Central to the final decision of EU legislative bodies for the Common Agricultural Policy (CAP) 2023-27 is the recognition that all CAP subsidies (both Pillar 1 and Pillar 2) need to contribute to a more sustainable agricultural sector in Europe. The EU’s largest public funding mechanism thus presents an exciting opportunity to put climate and ecological action at the heart of European farming in this pivotal decade. However, the flexibility that this new CAP offers Member States, to adjust the legislation according to their national and regional needs in CAP Strategic Plans, means that this policy could likewise be used to maintain damaging business-as-usual practices. This paper details some of the adjustments that Member States can make in their CAP Strategic Plans to make them as ambitious and scientifically-sound as possible.
One of the most effective Nature-based Solutions for climate mitigation, adaptation and other environmental benefits is the rewetting of peatlands. Unbeknownst to most, healthy peatlands are the most space efficient terrestrial long-term carbon store and sink in our planet’s biosphere. Despite taking up just 3 percent of the planet’s land-surface area, peatlands store twice the carbon as all forest biomass. However, when peatlands are drained and degraded for agriculture, forestry, horticultural extraction or energy, these areas release huge amounts of CO2 emissions. Within the EU, this accounts for roughly 5% of the total EU greenhouse gas (GHG) emissions, making the EU the second largest emitter of GHG from drained peatlands globally after Indonesia.
Shifting from drainage-based agriculture to paludiculture is one of the biggest carbon farming game-changers of this decade. Paludiculture is not only key for a bio-based circular economy offering future resilient and profitable business-models for farmers and landowners, but it is also key for climate, biodiversity, water security, flood management and fire protection. Food production might be limited, but high quality biomass for fibres, construction materials, substrates in horticulture etc. can be produced in a potential carbon-negative way. By rewetting just 3% of the EU agricultural land, the EU can cut up to 25% of GHG emissions from EU agriculture and agricultural land use (see Annex I below).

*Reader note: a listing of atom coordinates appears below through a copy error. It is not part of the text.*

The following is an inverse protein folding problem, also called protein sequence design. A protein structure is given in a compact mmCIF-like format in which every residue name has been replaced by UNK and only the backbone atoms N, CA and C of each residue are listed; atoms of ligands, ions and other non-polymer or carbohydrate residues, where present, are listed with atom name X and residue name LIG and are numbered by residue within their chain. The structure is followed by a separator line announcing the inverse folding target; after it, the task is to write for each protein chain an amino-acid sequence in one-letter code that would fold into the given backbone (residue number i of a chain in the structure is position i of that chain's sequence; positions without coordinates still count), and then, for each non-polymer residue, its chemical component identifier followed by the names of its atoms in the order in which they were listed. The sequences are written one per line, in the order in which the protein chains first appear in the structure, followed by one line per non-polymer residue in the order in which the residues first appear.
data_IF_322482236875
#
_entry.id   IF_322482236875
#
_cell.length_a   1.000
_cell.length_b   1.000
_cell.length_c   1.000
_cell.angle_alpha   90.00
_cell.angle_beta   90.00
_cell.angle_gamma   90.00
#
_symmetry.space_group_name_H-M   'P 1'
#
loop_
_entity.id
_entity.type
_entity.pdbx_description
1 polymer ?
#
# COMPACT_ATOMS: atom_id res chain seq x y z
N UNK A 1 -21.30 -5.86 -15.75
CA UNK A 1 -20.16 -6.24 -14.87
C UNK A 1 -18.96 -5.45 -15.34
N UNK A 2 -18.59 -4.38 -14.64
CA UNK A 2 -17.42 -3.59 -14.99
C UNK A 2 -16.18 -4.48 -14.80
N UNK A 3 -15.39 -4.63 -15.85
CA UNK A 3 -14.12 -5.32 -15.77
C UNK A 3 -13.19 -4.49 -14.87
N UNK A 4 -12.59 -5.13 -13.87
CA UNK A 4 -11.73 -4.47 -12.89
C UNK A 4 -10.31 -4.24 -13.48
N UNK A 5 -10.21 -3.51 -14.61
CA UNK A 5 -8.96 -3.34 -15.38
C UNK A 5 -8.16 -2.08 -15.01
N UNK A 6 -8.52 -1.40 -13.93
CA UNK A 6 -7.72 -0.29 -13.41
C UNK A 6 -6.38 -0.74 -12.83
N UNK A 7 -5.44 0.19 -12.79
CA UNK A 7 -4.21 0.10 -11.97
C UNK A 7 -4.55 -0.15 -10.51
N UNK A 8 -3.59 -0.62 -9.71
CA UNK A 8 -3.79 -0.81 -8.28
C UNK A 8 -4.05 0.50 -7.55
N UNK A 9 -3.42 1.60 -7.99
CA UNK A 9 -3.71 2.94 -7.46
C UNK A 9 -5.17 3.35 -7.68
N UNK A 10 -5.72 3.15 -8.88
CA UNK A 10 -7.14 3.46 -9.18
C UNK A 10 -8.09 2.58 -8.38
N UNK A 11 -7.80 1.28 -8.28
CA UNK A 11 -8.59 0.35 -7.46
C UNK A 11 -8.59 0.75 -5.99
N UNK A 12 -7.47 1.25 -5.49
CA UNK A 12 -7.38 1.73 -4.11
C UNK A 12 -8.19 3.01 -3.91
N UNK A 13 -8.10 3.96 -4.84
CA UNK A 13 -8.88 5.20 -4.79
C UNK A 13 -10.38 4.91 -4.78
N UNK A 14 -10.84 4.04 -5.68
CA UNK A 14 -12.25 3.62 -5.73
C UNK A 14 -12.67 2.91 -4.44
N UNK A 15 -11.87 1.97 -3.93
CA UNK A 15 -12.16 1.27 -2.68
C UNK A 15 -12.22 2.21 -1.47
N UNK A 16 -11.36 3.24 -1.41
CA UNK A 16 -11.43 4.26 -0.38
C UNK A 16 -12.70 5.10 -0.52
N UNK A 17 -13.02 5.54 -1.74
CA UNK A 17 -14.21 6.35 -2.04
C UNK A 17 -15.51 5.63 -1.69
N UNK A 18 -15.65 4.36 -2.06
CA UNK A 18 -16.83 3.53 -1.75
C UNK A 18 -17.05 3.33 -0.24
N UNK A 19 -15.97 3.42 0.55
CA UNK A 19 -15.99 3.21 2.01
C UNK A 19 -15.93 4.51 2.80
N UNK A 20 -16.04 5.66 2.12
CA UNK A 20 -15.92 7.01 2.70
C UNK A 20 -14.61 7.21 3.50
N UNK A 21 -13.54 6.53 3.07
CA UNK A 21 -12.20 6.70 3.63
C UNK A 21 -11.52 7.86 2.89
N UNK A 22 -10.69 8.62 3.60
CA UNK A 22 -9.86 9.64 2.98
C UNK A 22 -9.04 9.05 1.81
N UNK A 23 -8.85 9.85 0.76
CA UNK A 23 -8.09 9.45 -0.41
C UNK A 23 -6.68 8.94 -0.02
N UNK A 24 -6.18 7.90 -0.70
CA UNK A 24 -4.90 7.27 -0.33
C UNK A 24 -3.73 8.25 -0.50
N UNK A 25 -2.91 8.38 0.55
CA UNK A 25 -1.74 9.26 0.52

Definition – Paludiculture is the productive land use of wet and rewetted peatlands that preserves the peat soil and thereby minimizes CO2 emissions and subsidence.
1) A wide range of paludiculture crops should be listed as eligible for direct payments under national CAP Strategic Plans, notwithstanding their listing under Annex 1 to the TFEU.
2) i) If a paludiculture site qualifies for payments as ‘eligible hectares’, the application for payments by farmers should have as little extra bureaucratic procedures as possible to encourage many farmers to take it up.
ii) CAP Strategic Plans should have clear and simple requirements for eligibility of areas to make it clear for
farmers and landowners to pre-emptively see if they can apply for this option.
3) Member States should clearly state in their CAP Strategic Plans that paludiculture and peatland rewetting is recognised as an eco-scheme option and attractively program them to encourage voluntary uptake.
4) Pillar II instruments should be taken into account within National CAP Strategic Plans to make paludiculture implementation possible.
5) Conditionality standard GAEC 2 should set higher ambitions beyond just keeping the destructive status quo of peatland utilisation. Data gaps on peatland distribution and status may be found in administrative datasets; these should be updated with R&D efforts as soon as possible and implementation not delayed to 2025.
This joint position paper with The Michael Succow Foundation was supported by the Griefswald Mire Center, CMoK, OTOP, Eurosite, BirdLife, ARC2020, ELFond, EuroNatur, LUKE, WWT, NUI Galway, SOMPA & Pelkiufondas.